Autoimmune disease. Millions of people are affected by this condition, and the numbers just continue to grow. I imagine, since you are reading this, that you are one of the millions affected by an autoimmune disease.
Approximately 50 million Americans, 20 percent of the population or one in five people, suffer from autoimmune diseases. Women are more likely than men to be affected; some estimates say that 75 percent of those affected–some 30 million people–are women.
Each autoimmune disease is different, but they all take a toll. It takes a physical toll, but it can really affect your mental game. Have you noticed more depression, loneliness and grief since your diagnosis? If so, you are not alone.
But how can you find your self-worth when you have an autoimmune disease?
First, find a support system. This can be different for everyone. For some, your support system may be your spouse or your family. For others, you may need to look outside the box. Find a group to participate in on Facebook, or join a forum that discusses issues related to your specific autoimmune disease.
Second, find things to be grateful for. Keeping a daily gratitude journal can show you how many things you have to be grateful for, despite your autoimmune disease. For example, here's my gratitude for today. I am grateful for:
1. Warmer temperatures outside. (It's been a rough winter).
2. That our new business has been successful this year.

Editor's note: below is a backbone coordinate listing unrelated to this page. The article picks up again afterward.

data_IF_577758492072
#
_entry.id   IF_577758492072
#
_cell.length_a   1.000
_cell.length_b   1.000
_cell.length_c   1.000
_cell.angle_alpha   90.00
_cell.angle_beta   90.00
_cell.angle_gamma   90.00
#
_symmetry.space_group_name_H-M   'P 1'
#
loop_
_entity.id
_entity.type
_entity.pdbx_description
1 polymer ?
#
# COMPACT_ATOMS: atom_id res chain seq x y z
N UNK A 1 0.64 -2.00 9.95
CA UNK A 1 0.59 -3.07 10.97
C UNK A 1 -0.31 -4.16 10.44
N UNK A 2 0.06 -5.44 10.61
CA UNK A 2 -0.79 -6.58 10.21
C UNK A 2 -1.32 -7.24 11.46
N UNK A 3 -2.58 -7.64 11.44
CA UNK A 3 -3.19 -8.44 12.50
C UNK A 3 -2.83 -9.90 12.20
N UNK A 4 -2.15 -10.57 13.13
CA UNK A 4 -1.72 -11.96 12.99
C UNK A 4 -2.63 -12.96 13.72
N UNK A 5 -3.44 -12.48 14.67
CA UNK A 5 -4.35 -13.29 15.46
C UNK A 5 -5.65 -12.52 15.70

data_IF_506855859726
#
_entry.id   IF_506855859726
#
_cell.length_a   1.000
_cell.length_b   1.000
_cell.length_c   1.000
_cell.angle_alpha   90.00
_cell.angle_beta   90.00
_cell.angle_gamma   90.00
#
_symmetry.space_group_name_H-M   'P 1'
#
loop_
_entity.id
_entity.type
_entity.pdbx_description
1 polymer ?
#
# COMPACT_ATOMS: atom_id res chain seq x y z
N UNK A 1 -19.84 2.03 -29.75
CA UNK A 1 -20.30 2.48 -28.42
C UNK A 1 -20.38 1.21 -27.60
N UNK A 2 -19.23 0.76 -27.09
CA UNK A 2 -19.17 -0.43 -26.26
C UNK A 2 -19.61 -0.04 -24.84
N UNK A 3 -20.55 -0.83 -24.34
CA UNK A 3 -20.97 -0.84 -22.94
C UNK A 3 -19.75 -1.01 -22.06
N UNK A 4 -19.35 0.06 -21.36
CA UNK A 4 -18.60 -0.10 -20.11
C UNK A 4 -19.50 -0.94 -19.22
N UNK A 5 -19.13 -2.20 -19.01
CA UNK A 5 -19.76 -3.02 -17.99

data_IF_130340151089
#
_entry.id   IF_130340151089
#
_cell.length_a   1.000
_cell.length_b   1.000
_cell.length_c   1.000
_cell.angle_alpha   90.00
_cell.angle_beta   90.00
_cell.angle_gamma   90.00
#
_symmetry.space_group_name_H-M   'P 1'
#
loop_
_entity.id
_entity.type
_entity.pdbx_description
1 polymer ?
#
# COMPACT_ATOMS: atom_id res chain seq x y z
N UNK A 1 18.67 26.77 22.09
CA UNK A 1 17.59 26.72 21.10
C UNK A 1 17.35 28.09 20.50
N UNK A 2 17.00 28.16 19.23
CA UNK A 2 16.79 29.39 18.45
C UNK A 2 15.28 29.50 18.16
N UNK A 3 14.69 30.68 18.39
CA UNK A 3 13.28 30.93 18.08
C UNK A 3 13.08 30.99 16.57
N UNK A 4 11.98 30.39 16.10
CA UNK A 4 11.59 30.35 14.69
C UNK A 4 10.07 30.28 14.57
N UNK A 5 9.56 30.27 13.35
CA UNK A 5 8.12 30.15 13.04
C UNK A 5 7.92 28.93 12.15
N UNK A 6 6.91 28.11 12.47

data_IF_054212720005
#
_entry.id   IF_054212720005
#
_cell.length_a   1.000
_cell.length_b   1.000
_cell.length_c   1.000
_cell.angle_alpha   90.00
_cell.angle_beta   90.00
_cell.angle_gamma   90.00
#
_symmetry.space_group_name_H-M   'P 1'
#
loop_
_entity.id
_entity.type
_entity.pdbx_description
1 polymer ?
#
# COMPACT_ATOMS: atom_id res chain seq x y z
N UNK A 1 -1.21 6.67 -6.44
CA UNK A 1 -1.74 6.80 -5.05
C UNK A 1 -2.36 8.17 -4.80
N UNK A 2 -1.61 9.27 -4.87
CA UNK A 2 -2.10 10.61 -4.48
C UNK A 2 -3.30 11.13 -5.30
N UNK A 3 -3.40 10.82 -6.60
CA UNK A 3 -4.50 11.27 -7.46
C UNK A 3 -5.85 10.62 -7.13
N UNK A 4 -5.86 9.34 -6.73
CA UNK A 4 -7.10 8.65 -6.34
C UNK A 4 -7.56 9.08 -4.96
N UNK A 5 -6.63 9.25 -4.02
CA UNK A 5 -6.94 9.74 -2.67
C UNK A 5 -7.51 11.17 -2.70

3. The ability to take care of my family despite disability
Keeping a list of at least three things you are grateful for on a daily basis can really help you find your self worth, despite whatever autoimmune condition you may be facing.
Third, find a hobby or a purpose. It could be as simple as crochet or cooking, or you could even start your own blog like I did. A lot of people suffering with autoimmunity are forced to quit their jobs and depend on disability benefits or other income. This can be so discouraging and can really rob you of your joy and self worth.
Do you have valuable things to give? Knowledge, especially about your specific disease. You can start sharing with others what you have learned, and what keeps you going.
My joy is found in building websites and maintaining blogs like this one. For example, I mentioned that we started a new business in my gratitude list. We started a custom furniture and metal fabrication company called Carbon and Grain, LLC.
My autoimmune disease has taken some of my physical ability, so I won't be building or delivering furniture. But I was able to find a way to contribute despite my disability, I built the website for our business. This gave me a sense of worth in our new company.
It may take a bit of brainstorming to find your hobby or purpose. What are you good at? What do you already know how to do? What have you been dying to learn how to do? Make a list and start narrowing down your options.
Keeping your self worth is so important. I hope these tips help you find and keep your sense of self worth despite dealing with an autoimmune condition